The Snake Was Framed

By Drs. David Niesel and Norbert Herzog, Medical Discovery News

As the story goes, when the Egyptian empire fell, rather than face imprisonment, disgrace and death at the hands of the Romans, Cleopatra committed suicide through the fatal bite of an Egyptian cobra. However, this account has been highly studied and contested, and now, experts have collaborated to determine how plausible this really is.

Cleopatra is a bit of a mystery. No contemporary accounts of her life have survived. That doesn’t mean she has not continued to be a source of intrigue and inspiration: five ballets, eight films, 45 operas and 77 plays are based on her life. What we do know comes from the Greco-Roman scholars such as Plutarch, a biographer who was born in 46 and died around 119, more than a century after Cleopatra. He stated that her beauty was not “the sort that would astound those who saw her.” She nevertheless captured the attentions of Julius Caesar, with whom she had one child, and one of his successors Marc Antony, with whom she had three more.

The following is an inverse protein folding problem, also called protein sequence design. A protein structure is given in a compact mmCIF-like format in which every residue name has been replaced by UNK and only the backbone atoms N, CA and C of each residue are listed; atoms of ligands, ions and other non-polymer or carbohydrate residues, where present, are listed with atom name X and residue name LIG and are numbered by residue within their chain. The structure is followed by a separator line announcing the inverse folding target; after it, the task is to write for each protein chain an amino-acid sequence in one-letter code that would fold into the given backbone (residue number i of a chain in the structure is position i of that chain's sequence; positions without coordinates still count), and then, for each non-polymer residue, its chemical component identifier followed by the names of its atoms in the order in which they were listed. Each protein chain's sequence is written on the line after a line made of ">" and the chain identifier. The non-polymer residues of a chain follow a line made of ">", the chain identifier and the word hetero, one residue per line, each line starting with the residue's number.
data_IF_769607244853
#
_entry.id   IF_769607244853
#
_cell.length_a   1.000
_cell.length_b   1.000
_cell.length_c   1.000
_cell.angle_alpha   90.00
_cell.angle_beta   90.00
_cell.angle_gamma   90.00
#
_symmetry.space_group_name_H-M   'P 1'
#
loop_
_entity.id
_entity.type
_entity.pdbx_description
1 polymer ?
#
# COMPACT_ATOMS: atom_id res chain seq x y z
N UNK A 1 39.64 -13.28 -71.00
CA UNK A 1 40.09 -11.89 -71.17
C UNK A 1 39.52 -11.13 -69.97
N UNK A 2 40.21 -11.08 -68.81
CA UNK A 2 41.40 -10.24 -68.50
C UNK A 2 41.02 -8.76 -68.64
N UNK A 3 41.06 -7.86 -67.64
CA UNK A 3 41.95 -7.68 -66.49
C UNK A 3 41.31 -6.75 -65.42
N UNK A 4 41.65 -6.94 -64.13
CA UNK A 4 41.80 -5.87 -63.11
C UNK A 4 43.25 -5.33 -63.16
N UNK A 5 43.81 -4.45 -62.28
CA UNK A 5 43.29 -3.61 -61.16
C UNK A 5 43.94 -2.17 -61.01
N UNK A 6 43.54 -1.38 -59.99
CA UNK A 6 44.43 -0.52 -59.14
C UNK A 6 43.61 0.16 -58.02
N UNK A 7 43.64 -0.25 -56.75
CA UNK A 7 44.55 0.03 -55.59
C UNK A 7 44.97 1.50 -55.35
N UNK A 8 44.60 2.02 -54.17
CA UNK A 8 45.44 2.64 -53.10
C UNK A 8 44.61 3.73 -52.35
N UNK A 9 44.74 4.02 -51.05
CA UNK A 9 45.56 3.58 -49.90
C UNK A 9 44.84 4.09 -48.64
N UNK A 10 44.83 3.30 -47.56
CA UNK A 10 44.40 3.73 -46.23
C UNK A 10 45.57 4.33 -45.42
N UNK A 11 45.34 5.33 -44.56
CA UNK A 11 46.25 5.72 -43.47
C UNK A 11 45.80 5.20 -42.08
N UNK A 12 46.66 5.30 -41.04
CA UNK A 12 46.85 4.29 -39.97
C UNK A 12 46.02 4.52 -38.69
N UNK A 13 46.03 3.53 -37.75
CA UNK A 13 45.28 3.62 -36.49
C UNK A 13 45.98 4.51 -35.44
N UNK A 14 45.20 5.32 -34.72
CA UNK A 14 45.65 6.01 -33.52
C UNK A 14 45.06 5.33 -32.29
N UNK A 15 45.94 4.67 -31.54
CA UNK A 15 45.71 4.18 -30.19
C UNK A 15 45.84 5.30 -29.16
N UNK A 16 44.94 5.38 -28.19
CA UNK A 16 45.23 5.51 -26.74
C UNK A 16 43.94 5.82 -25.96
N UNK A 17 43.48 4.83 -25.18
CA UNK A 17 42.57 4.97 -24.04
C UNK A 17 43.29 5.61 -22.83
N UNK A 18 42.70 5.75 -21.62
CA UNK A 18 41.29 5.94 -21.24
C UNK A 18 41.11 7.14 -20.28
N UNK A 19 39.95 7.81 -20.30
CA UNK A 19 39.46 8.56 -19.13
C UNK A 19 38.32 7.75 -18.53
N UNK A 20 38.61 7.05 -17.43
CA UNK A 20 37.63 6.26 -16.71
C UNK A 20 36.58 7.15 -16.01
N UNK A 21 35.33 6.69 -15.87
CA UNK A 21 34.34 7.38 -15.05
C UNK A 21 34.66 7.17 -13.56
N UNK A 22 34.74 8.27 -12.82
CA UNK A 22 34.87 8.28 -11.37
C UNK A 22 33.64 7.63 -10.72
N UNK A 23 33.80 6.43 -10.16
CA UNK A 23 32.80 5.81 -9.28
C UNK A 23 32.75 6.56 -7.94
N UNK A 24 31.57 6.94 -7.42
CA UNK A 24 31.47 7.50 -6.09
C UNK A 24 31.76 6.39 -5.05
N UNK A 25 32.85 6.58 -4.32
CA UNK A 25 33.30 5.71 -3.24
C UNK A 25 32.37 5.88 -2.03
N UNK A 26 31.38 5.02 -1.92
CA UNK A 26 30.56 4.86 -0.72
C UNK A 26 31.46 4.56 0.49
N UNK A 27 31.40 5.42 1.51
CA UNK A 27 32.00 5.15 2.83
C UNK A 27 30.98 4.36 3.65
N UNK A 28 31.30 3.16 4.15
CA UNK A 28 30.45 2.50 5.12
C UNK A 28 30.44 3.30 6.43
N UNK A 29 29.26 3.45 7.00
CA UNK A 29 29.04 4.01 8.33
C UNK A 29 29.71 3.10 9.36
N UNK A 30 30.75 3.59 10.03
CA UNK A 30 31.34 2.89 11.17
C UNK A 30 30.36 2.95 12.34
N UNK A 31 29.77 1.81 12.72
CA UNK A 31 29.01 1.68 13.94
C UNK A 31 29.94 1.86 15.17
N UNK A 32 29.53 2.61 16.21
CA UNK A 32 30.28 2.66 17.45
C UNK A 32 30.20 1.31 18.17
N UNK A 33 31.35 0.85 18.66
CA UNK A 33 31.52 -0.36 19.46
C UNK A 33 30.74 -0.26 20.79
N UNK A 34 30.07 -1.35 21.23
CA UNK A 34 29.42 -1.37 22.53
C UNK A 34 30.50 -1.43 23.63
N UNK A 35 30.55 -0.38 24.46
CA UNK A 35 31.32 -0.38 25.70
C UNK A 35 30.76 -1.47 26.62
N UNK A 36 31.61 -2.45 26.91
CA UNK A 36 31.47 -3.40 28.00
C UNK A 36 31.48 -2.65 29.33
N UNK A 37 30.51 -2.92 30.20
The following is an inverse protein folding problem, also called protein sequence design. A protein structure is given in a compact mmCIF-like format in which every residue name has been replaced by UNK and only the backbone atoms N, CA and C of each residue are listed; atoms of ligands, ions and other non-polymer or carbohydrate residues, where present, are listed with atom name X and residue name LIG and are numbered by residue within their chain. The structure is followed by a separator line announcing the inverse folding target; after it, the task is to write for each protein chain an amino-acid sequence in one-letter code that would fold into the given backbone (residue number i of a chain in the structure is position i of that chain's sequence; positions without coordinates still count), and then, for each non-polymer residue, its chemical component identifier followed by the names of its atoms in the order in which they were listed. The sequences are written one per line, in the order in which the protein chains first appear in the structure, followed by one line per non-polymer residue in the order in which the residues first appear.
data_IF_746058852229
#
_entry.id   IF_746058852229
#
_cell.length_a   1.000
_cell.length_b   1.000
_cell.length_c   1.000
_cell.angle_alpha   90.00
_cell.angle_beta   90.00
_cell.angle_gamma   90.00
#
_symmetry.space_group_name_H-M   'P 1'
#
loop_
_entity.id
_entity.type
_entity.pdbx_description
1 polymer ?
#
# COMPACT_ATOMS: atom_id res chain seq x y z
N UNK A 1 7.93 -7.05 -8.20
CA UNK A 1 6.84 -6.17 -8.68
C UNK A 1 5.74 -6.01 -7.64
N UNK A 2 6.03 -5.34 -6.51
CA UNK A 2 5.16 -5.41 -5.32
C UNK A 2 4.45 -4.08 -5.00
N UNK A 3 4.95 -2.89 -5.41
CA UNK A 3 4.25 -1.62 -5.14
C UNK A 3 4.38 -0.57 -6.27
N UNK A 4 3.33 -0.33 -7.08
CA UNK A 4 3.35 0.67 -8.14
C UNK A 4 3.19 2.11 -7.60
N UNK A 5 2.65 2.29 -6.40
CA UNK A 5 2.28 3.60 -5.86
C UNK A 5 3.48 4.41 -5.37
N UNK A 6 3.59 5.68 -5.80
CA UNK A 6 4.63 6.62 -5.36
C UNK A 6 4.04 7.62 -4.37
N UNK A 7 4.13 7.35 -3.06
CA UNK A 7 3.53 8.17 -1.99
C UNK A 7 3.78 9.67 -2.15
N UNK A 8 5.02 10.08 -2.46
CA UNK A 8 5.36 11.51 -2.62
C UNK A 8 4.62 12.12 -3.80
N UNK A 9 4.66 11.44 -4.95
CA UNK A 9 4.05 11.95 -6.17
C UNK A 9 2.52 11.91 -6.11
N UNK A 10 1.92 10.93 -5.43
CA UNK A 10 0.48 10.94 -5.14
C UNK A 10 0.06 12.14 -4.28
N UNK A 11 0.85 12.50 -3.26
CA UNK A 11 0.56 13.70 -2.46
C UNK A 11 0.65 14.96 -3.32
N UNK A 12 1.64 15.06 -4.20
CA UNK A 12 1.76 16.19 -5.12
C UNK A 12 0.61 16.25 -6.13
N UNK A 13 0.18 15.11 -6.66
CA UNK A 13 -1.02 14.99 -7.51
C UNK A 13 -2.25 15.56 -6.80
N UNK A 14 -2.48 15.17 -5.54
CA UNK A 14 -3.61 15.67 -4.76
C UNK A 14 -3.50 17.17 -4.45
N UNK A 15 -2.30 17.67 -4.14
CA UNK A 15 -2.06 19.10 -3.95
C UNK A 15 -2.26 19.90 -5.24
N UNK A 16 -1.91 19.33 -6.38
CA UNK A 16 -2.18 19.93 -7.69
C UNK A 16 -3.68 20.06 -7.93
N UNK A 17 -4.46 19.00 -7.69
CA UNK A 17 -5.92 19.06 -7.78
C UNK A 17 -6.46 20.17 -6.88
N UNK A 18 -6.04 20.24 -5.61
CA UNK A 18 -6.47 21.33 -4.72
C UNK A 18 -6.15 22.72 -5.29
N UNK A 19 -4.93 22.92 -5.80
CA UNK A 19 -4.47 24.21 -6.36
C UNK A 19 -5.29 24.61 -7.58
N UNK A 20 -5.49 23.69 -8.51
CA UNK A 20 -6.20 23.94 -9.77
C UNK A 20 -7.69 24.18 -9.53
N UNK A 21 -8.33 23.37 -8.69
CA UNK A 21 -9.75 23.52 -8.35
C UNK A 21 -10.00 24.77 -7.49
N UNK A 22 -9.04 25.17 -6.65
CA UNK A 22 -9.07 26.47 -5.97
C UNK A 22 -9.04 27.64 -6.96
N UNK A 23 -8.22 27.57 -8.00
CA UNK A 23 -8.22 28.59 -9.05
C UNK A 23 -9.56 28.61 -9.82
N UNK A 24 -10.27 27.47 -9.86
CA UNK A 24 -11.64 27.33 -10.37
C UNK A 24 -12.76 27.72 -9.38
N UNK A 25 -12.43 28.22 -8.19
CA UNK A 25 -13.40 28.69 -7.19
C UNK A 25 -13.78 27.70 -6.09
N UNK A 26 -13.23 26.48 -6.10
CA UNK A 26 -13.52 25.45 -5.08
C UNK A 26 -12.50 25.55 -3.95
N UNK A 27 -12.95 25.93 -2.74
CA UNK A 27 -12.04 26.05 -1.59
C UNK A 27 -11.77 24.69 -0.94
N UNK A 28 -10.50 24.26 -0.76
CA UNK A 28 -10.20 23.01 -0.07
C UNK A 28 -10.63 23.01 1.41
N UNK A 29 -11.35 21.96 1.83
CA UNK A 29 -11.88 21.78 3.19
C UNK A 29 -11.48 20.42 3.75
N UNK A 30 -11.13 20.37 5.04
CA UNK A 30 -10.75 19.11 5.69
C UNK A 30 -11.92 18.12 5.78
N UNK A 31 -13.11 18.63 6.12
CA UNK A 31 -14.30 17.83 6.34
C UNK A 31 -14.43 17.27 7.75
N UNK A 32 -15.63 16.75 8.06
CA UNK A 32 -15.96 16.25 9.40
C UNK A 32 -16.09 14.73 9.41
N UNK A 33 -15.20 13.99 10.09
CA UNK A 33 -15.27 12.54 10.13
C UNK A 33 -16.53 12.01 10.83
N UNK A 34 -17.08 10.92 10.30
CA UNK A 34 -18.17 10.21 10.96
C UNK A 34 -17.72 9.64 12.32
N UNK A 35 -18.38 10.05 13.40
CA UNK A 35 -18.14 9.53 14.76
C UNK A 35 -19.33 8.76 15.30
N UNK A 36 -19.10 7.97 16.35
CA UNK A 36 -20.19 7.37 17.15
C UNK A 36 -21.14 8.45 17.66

When the future Roman emperor Augustus Caesar and his army entered Alexandria, Egypt, in the summer of 30 BC, Cleopatra fled the invading troops and barricaded herself in her mausoleum amid hordes of treasure. This is where the line between legend and history becomes blurred. Though most historians believe that Cleopatra committed suicide with poison at age 39, the legend of a poisonous snake bite is in many accounts of her death.

Experts in Egyptology and snakes collaborated to determine if the story of the Egyptian Cobra or asp could have killed Cleopatra and her two attendants. The first issue is that most cobras would have been too big to —> Read More